finishing work in their other classes so they could work on the website. The seniors’ last day was fast approaching and the students were feeling the crunch. I offered to finish the project so they could enjoy some of the senior events and the last couple of days with their friends and none of my students would accept my offer. The last day for seniors came and there were still some finishing touches we needed to do. The seniors showed up to school as volunteers and worked on the project. When we sat with Mrs. Saunders to review and get her feedback, she was very surprised. One of our students even used Photoshop to edit the picture of Mrs. Saunders’ son. The student removed the hat and re‐created her son’s hair and features from the other photo where he was not wearing a hat.
In nine years of teaching, I have never seen dedication like my students gave to this project. What made the outcome even better were the conversations the students had with each other while working. These students discussed choices, their future and options for themselves. Nine weeks earlier, these same students were talking about who fought whom and their crazy weekends. No one could have predicted that a project used to teach Dreamweaver, Flash and Photoshop could actually change my students’ lives.
Michael Sawyer
Technology Resource Teacher
Simmons Career Center

5:46 PM Permalink
October 22, 2008

MindRap: Real Local Media

by Melanie West
Integrating culture and life has always been a part of my informal learning work experience. About thirty years ago I worked as a math tutor for a local community science center in Plainfield, New Jersey. That center—conceived by a group of Bell Laboratory scientists and housed in an abandoned rundown candy store—was a bold, grassroots effort that opened up the world of science to urban youth and delivered this knowledge to the students’ own neighborhood.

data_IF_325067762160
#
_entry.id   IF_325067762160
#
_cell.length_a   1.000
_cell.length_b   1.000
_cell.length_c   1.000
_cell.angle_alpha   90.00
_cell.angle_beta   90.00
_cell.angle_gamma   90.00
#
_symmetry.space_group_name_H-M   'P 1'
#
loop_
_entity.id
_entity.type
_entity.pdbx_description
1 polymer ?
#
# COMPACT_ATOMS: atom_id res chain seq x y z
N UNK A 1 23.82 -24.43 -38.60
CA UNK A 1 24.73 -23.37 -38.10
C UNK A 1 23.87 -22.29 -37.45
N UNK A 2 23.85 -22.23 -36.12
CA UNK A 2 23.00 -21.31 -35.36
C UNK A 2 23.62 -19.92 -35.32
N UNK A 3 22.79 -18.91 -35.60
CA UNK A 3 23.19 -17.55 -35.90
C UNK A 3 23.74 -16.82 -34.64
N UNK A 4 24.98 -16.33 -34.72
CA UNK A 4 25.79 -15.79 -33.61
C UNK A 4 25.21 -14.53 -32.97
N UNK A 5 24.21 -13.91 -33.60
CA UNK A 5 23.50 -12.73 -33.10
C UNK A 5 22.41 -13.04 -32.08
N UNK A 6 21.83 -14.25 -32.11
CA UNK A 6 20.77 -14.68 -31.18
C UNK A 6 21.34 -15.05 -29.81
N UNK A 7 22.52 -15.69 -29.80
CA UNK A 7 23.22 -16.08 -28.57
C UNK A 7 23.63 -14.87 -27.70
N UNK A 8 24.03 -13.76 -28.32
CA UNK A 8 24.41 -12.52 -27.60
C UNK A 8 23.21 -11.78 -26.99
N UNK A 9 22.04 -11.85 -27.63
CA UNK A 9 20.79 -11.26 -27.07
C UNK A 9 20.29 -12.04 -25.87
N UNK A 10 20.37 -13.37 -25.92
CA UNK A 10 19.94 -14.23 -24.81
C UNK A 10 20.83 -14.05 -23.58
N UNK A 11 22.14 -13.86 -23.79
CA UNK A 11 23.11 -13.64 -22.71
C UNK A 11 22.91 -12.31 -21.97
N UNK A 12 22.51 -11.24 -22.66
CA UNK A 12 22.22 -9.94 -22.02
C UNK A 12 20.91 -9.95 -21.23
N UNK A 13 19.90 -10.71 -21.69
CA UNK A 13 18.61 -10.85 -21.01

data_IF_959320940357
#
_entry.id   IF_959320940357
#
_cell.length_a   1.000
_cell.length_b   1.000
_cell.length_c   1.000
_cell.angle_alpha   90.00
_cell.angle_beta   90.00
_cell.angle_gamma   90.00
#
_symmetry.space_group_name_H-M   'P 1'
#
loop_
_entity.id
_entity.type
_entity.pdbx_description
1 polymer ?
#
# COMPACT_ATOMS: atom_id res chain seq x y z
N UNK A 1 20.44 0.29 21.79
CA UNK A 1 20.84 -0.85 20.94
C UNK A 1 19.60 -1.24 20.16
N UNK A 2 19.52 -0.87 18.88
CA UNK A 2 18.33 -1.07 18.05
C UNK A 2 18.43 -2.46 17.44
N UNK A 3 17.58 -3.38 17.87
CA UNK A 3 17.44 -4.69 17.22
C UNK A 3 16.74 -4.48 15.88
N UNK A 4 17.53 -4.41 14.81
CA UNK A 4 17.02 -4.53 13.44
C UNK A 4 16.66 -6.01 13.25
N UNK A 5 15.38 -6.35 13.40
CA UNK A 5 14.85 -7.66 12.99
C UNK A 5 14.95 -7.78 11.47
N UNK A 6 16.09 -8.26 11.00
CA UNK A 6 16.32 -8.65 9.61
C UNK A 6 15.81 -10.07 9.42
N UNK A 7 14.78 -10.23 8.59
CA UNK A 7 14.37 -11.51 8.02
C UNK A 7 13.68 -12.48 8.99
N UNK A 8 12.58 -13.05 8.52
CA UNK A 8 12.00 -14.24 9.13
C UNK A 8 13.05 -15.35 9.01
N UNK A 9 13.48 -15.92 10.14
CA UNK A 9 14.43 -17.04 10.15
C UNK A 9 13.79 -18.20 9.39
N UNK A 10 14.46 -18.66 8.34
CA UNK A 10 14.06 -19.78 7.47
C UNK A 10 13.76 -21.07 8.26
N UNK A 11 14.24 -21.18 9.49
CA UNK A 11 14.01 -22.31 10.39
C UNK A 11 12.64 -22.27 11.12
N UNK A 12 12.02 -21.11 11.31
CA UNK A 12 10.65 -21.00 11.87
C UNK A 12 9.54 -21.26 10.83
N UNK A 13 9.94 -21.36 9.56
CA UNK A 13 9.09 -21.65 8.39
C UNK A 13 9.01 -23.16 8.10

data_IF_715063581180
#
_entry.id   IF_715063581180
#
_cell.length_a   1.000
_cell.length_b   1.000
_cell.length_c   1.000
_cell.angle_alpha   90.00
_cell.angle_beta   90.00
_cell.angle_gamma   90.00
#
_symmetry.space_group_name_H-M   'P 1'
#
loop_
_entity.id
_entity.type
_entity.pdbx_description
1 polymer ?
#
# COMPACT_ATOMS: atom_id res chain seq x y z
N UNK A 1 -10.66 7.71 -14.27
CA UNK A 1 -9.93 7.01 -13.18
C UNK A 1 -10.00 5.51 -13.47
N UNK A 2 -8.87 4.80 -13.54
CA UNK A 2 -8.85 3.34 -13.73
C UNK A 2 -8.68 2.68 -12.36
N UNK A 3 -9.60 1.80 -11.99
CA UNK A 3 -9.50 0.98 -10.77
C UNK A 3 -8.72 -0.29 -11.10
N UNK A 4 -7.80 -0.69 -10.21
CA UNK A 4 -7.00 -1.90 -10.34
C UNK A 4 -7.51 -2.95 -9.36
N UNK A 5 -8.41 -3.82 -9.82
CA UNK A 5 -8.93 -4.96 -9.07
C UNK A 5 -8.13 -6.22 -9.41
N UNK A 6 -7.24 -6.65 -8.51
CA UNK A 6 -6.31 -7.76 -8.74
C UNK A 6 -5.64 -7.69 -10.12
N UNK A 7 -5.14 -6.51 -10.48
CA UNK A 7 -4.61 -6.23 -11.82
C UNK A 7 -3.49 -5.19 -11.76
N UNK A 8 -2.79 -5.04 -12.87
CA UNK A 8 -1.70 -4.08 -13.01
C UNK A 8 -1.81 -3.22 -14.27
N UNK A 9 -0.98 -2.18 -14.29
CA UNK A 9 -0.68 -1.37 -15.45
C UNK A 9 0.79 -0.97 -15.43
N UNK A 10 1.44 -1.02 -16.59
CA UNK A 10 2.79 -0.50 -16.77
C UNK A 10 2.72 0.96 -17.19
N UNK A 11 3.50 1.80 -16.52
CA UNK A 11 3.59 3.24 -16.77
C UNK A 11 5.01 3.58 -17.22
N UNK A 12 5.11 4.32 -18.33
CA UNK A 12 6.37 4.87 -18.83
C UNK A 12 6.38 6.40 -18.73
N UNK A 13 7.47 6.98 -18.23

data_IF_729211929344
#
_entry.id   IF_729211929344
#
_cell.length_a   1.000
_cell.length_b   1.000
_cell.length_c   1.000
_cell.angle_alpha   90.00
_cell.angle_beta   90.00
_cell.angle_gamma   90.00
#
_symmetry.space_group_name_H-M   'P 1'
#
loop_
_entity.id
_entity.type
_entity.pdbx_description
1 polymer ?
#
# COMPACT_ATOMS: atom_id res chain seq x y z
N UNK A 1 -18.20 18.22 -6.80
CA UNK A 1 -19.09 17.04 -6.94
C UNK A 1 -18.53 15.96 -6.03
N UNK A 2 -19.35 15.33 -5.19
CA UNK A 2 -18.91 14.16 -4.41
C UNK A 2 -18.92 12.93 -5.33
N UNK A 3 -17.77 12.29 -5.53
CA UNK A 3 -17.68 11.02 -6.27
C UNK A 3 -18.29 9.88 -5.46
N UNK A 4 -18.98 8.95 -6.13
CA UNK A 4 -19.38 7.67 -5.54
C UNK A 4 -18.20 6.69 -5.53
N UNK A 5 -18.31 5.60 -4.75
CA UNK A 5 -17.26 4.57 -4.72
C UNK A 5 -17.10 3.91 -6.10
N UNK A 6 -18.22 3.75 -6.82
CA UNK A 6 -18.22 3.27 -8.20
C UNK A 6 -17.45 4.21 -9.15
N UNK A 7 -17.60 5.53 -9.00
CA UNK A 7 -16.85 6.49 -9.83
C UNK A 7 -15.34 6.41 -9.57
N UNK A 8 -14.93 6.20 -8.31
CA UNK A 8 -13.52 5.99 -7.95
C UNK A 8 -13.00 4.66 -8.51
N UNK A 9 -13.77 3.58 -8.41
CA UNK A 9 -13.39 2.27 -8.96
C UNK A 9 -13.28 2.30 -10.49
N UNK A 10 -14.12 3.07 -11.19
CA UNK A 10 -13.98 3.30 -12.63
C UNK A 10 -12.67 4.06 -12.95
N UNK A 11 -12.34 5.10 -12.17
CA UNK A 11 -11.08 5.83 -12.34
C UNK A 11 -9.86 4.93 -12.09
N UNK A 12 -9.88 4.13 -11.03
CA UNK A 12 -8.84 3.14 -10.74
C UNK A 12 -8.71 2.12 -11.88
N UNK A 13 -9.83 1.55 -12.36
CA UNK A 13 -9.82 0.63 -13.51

Bell Labs scientists, including world-renowned physicist, Dr. James E. West, co-founder and board member of Tiz Media Foundation, dedicated their brilliance and time to the center teaching on topics such as the mechanics of go-carts and the physics behind bicycle riding. Many students in that neighborhood survived very rough lives, but the science center was always packed with enthusiastic students who were eager to learn.
In 2003 that science center experience inspired a vision of a multimedia educational program. The program would be a technical showground where enthusiasm for learning math and science would be cultivated in urban students. It would be located in the students’ own neighborhoods. It would be a place where they could be exposed to science, technology, engineering and math (STEM) role models who looked like them, using a culture to which they were connected. The vision included a physical space with a recording studio, multimedia workstations, and a performance space that worked in conjunction with a virtual space, resulting in a math and science community rooted in hip-hop culture and made widely available to urban students.
That vision resulted in an organization I helped co-found, Tiz Media Foundation, developing a program called MindRap.